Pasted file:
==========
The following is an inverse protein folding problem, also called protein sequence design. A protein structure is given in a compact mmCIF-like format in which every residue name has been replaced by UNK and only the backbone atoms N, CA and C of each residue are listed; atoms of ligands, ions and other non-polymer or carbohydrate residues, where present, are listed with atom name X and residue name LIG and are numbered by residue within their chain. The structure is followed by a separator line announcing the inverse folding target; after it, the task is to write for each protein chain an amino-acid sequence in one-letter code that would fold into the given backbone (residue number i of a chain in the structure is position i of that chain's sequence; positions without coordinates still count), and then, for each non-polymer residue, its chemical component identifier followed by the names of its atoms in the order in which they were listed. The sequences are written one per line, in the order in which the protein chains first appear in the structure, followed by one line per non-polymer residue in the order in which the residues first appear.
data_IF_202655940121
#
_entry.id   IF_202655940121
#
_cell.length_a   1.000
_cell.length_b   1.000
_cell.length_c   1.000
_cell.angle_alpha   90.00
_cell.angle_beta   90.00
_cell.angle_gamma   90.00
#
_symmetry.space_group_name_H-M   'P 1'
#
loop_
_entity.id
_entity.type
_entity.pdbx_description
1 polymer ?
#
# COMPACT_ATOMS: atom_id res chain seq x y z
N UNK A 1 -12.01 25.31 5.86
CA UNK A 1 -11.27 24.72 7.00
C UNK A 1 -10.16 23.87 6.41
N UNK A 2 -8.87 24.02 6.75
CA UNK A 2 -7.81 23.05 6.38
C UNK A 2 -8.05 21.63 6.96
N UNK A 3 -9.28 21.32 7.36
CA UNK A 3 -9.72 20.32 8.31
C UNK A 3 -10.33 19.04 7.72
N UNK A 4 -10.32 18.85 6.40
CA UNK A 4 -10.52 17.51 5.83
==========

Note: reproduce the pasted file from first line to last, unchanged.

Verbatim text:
The following is an inverse protein folding problem, also called protein sequence design. A protein structure is given in a compact mmCIF-like format in which every residue name has been replaced by UNK and only the backbone atoms N, CA and C of each residue are listed; atoms of ligands, ions and other non-polymer or carbohydrate residues, where present, are listed with atom name X and residue name LIG and are numbered by residue within their chain. The structure is followed by a separator line announcing the inverse folding target; after it, the task is to write for each protein chain an amino-acid sequence in one-letter code that would fold into the given backbone (residue number i of a chain in the structure is position i of that chain's sequence; positions without coordinates still count), and then, for each non-polymer residue, its chemical component identifier followed by the names of its atoms in the order in which they were listed. The sequences are written one per line, in the order in which the protein chains first appear in the structure, followed by one line per non-polymer residue in the order in which the residues first appear.
data_IF_202655940121
#
_entry.id   IF_202655940121
#
_cell.length_a   1.000
_cell.length_b   1.000
_cell.length_c   1.000
_cell.angle_alpha   90.00
_cell.angle_beta   90.00
_cell.angle_gamma   90.00
#
_symmetry.space_group_name_H-M   'P 1'
#
loop_
_entity.id
_entity.type
_entity.pdbx_description
1 polymer ?
#
# COMPACT_ATOMS: atom_id res chain seq x y z
N UNK A 1 -12.01 25.31 5.86
CA UNK A 1 -11.27 24.72 7.00
C UNK A 1 -10.16 23.87 6.41
N UNK A 2 -8.87 24.02 6.75
CA UNK A 2 -7.81 23.05 6.38
C UNK A 2 -8.05 21.63 6.96
N UNK A 3 -9.28 21.32 7.36
CA UNK A 3 -9.72 20.32 8.31
C UNK A 3 -10.33 19.04 7.72
N UNK A 4 -10.32 18.85 6.40
CA UNK A 4 -10.52 17.51 5.83